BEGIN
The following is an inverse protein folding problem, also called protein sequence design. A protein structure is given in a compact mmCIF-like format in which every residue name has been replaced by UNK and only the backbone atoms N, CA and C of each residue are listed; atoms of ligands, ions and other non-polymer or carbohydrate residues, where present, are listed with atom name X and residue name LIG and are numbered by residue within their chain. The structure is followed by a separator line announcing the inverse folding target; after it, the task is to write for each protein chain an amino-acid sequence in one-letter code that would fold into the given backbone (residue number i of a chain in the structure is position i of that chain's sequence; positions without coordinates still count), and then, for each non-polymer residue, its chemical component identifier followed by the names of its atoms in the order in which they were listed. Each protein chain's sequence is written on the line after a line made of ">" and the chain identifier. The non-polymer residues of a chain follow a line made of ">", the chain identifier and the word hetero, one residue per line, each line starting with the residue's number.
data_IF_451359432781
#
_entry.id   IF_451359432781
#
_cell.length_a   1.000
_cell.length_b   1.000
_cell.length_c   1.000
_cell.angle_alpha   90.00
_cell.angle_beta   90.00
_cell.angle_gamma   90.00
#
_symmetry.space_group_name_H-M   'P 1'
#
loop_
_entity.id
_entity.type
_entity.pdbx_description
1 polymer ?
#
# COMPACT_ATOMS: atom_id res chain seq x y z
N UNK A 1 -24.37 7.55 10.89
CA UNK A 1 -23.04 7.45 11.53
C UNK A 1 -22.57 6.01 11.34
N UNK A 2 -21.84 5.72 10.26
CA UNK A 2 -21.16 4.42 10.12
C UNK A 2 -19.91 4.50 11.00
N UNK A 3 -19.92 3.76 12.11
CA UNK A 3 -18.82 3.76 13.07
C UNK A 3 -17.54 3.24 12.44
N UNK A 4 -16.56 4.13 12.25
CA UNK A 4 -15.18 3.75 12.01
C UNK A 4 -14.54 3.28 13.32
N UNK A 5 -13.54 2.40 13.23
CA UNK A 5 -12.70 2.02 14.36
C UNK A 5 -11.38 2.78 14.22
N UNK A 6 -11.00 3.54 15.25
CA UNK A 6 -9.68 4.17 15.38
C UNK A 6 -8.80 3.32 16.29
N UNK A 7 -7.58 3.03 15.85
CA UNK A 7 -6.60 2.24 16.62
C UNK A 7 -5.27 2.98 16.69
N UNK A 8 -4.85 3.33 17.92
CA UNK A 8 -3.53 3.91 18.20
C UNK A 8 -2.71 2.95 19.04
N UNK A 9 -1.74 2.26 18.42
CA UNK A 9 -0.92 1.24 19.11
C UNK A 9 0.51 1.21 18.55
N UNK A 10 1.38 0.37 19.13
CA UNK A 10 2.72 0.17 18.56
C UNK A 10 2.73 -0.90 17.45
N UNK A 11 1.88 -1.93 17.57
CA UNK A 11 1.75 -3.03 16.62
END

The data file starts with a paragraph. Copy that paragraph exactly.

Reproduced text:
The following is an inverse protein folding problem, also called protein sequence design. A protein structure is given in a compact mmCIF-like format in which every residue name has been replaced by UNK and only the backbone atoms N, CA and C of each residue are listed; atoms of ligands, ions and other non-polymer or carbohydrate residues, where present, are listed with atom name X and residue name LIG and are numbered by residue within their chain. The structure is followed by a separator line announcing the inverse folding target; after it, the task is to write for each protein chain an amino-acid sequence in one-letter code that would fold into the given backbone (residue number i of a chain in the structure is position i of that chain's sequence; positions without coordinates still count), and then, for each non-polymer residue, its chemical component identifier followed by the names of its atoms in the order in which they were listed. Each protein chain's sequence is written on the line after a line made of ">" and the chain identifier. The non-polymer residues of a chain follow a line made of ">", the chain identifier and the word hetero, one residue per line, each line starting with the residue's number.